I did try and fuck her. She was married. I moved on her like a bitch, but I couldn’t get there. And she was married. Then all of a sudden I see her, she’s now got the big phony tits and everything. She’s totally changed look. I’ve gotta use some Tic Tacs, just in case I start kissing her. You know, I’m automatically attracted to beautiful — I just start kissing them. It’s like a magnet. Just kiss. I don’t even wait. And when you’re a star they let you do it. You can do anything . . . Grab the by the pussy. You can do anything.”

— The President of the United States of America

Let me reiterate. I’m glad we’re finally (at least that’s how it looks right now) addressing the imbalance of power between men and women in all aspects of our government, economy, and society in general. However, it appears some men are getting a pass and don’t deserve it, while others are being removed from their positions for acts that are far less inappropriate than those of other men . . . especially men like Roy Moore and Donald Trump.

It’s important to bring context into our understanding. Leering is creepy, but groping is far worse. Most healthy men have fantasies they wouldn’t dream of sharing with anyone and, as long as they remain fantasies, I believe they’re relatively harmless. However, some men (lots of ’em, apparently) just don’t know how to control themselves and go beyond merely fantasizing. That’s at least one place a line needs to be drawn. Surely, there are many others, but I’m not here to analyze them all.

My intent here isn’t to solve anything; that’s really not my place and I’m woefully unequipped to do so. However, I do have this blog and I want to ensure I do my part to point out what I see as a blatant example of hypocrisy, especially coming from the Republican Party, Evangelical Christians, and far too many so-called “conservatives”. If anyone deserves to be removed from their job, it’s Donald John Trump. He’s condemned himself with his own words, hosted himself by his own petard. Until the right starts clamoring for his removal, their protestations don’t impress me.


Dealing With Narcissistic Personality Disorder

I came across a post on Facebook last night which I thought very clearly laid out the personality traits of someone with narcissistic personality disorder, specifically one Donald J. Trump. It had been copied from elsewhere, and the friend who posted it passed on the suggestion that the text be copied and pasted, rather than “shared.” I’m not entirely certain why, though I suspect it is shared a little more pervasively with one’s friends if it’s seen as an original post. Someone please correct me if I’m wrong. Several of my friends commented on how useful it was and suggested publishing it, which I think is a good idea.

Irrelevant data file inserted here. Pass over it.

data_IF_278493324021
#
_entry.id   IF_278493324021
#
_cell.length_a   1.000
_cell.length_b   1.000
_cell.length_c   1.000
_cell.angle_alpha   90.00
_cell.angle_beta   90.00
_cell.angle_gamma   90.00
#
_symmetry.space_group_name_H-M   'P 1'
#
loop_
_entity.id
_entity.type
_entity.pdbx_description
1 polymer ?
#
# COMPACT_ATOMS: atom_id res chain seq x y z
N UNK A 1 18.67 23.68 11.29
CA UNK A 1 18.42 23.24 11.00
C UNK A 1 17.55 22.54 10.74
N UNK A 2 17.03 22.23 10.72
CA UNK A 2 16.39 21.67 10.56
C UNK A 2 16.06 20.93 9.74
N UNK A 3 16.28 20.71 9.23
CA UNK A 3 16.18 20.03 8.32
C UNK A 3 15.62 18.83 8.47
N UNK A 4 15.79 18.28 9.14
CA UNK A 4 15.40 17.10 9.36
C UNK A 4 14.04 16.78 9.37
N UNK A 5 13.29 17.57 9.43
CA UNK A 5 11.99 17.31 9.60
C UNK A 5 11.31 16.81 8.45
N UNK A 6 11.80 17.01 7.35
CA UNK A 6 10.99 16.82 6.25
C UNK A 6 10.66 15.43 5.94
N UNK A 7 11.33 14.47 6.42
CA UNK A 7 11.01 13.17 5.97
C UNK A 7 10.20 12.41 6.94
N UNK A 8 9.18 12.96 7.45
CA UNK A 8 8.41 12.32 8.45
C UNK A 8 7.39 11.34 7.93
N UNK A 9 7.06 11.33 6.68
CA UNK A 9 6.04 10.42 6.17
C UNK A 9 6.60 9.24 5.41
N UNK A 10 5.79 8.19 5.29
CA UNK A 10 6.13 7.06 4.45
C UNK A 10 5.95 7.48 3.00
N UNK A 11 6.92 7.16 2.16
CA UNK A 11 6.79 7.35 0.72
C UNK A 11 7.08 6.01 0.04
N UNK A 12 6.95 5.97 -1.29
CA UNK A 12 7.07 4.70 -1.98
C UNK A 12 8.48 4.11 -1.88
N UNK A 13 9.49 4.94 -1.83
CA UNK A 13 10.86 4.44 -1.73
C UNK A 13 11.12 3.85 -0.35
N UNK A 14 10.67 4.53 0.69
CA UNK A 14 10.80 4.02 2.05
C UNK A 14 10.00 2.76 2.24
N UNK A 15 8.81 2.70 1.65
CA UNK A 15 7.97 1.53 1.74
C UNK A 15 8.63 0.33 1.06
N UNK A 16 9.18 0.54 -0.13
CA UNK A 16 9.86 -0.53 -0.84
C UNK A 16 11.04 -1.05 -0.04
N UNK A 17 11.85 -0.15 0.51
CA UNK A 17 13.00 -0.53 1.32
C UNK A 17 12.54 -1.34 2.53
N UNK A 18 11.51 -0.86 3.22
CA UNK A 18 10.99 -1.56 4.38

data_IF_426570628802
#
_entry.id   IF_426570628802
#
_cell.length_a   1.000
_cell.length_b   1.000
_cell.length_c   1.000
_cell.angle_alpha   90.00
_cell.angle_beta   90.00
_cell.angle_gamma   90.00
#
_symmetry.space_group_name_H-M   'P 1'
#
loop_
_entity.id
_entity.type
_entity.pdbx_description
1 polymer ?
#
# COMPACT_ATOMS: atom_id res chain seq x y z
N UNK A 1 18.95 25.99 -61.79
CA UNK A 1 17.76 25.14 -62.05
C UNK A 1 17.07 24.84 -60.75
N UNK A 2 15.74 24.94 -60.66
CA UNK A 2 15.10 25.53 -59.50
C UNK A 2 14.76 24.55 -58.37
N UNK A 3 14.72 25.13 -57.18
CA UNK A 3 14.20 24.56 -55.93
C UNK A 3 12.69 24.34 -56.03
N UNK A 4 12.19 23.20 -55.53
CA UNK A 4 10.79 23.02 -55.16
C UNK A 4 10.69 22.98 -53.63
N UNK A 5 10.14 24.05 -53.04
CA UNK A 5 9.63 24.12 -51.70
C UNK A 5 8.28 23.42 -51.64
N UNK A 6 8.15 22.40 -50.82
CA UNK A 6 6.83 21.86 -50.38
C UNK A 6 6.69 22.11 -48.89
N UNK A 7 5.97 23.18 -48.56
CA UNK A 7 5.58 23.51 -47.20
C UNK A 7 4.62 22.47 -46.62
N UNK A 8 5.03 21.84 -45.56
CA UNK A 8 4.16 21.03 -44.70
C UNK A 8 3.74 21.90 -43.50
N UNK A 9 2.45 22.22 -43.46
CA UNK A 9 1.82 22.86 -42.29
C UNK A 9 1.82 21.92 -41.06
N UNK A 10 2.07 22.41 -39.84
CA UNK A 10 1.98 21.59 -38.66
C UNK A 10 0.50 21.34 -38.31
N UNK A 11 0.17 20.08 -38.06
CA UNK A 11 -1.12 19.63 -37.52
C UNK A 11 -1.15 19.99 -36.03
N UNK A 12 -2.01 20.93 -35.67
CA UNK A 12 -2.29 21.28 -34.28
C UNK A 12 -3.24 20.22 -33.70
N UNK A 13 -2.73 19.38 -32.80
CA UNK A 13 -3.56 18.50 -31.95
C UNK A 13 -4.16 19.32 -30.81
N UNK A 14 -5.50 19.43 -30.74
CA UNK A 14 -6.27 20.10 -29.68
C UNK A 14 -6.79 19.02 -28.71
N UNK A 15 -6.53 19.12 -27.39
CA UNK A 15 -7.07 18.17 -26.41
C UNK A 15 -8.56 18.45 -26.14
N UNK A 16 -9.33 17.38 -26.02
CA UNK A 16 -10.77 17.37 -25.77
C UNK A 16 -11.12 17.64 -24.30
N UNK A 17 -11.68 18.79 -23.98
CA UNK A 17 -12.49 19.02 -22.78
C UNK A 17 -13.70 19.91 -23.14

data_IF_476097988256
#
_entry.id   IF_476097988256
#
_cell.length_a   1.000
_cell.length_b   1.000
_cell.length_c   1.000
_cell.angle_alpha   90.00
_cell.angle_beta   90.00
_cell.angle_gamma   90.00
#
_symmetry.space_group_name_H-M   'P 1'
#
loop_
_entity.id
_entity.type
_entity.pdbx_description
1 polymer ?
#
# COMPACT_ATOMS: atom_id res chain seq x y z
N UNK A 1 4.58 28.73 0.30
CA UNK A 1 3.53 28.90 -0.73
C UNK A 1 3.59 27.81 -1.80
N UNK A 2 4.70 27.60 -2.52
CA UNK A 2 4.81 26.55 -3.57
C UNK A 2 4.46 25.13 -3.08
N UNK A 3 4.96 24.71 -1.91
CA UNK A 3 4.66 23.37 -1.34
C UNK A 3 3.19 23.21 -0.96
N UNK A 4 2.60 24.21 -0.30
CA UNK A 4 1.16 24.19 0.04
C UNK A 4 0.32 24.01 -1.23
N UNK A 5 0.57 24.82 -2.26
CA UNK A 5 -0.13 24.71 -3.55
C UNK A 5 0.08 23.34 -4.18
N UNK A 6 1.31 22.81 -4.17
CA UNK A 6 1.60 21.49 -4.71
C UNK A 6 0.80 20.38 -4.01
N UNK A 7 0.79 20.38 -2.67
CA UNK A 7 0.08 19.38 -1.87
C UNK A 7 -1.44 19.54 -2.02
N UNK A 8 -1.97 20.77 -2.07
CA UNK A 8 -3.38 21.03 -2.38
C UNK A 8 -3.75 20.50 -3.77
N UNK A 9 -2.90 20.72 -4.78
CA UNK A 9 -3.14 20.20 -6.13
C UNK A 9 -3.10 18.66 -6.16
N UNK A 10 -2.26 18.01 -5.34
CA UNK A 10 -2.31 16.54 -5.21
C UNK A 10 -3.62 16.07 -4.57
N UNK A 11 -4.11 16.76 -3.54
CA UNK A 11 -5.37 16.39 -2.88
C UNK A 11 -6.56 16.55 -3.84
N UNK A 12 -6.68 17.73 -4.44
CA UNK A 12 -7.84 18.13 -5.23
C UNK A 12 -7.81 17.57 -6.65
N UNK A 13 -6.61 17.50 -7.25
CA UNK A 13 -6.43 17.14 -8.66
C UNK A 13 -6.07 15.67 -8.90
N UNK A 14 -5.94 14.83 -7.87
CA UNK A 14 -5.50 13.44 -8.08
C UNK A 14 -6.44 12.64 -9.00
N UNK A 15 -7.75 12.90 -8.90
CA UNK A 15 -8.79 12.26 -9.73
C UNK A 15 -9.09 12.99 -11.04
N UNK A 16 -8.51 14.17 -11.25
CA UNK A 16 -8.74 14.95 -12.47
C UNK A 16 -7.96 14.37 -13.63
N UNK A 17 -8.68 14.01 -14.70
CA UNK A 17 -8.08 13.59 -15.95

Trump admires himself

“Who Loves Me, Baby?”

At any rate, there are some very astute observations and insights in the text and we would do well to understand how things are likely going to work. Here’s the money quote for me:

“Focus on what you can change and how you can resist, where you are. We are all called to be leaders now, in the absence of leadership.”

Here’s the post in its entirety:

I want to talk a little about narcissistic personality disorder. I’ve unfortunately had a great deal of experience with it, and I’m feeling badly for those of you who are trying to grapple with it for the first time because of our president-elect, who almost certainly suffers from it or a similar disorder. If I am correct, it has some very particular implications for the office. Here are a few things to keep in mind:

  1. It’s not curable and it’s barely treatable. He is who he is. There is no getting better, or learning, or adapting. He’s not going to “rise to the occasion” for more than maybe a couple hours. So just put that out of your mind.
  2. He will say whatever feels most comfortable or good to him at any given time. He will lie a lot, and say totally different things to different people. Stop being surprised by this. While it’s important to pretend “good faith” and remind him of promises, as Bernie Sanders and others are doing, that’s for his supporters, so *they* can see the inconsistency as it comes. He won’t care. So if you’re trying to reconcile or analyze his words, don’t. It’s 100% not worth your time. Only pay attention to and address his actions.
  3. You can influence him by making him feel good. There are already people like Bannon who appear ready to use him for their own ends. The GOP is excited to try. Watch them, not him. President Obama, in his wisdom, may be treating him well in hopes of influencing him and averting the worst. If he gets enough accolades for better behavior, he might continue to try it. But don’t count on it.